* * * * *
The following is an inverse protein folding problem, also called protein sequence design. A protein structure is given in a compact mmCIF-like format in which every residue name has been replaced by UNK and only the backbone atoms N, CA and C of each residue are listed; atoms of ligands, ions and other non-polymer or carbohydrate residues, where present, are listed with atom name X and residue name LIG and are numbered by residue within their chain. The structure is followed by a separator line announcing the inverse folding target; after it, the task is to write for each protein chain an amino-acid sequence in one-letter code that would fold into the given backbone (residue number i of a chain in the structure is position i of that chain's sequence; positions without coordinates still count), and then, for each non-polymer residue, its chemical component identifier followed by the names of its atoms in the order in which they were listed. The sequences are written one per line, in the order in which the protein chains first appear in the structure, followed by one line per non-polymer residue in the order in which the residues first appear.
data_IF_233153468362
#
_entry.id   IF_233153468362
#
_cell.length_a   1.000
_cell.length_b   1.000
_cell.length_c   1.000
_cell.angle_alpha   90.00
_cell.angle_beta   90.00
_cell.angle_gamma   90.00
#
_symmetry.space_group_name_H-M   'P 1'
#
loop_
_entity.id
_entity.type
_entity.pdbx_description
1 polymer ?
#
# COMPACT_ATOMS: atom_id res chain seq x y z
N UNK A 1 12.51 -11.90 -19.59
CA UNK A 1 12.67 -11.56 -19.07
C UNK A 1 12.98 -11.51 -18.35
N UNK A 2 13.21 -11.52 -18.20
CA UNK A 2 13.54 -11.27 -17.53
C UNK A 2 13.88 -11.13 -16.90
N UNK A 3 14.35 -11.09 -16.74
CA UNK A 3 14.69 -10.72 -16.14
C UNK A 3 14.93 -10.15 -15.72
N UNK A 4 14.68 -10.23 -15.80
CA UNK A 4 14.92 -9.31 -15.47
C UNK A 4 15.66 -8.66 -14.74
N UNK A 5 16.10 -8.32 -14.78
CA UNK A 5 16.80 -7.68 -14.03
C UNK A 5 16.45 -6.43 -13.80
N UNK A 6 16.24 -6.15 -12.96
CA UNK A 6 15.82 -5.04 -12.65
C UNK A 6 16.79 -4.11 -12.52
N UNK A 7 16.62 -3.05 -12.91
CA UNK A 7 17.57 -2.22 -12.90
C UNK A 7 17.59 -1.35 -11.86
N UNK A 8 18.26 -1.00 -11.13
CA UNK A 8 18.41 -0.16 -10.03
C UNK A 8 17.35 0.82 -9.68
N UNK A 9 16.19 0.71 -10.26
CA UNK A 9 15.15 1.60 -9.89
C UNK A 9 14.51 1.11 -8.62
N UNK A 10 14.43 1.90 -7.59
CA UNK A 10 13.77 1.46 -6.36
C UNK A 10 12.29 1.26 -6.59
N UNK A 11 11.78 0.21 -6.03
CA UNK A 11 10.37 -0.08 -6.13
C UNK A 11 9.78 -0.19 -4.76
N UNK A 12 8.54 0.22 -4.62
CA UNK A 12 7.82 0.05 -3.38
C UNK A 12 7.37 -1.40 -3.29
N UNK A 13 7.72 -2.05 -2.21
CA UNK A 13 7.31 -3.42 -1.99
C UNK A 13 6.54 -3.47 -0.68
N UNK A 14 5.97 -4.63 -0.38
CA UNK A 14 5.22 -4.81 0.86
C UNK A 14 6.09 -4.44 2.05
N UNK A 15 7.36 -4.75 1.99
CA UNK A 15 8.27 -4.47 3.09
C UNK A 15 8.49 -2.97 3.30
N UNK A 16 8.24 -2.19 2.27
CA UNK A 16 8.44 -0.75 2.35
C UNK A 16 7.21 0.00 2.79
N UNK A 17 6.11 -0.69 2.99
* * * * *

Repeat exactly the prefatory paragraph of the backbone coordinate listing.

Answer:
The following is an inverse protein folding problem, also called protein sequence design. A protein structure is given in a compact mmCIF-like format in which every residue name has been replaced by UNK and only the backbone atoms N, CA and C of each residue are listed; atoms of ligands, ions and other non-polymer or carbohydrate residues, where present, are listed with atom name X and residue name LIG and are numbered by residue within their chain. The structure is followed by a separator line announcing the inverse folding target; after it, the task is to write for each protein chain an amino-acid sequence in one-letter code that would fold into the given backbone (residue number i of a chain in the structure is position i of that chain's sequence; positions without coordinates still count), and then, for each non-polymer residue, its chemical component identifier followed by the names of its atoms in the order in which they were listed. The sequences are written one per line, in the order in which the protein chains first appear in the structure, followed by one line per non-polymer residue in the order in which the residues first appear.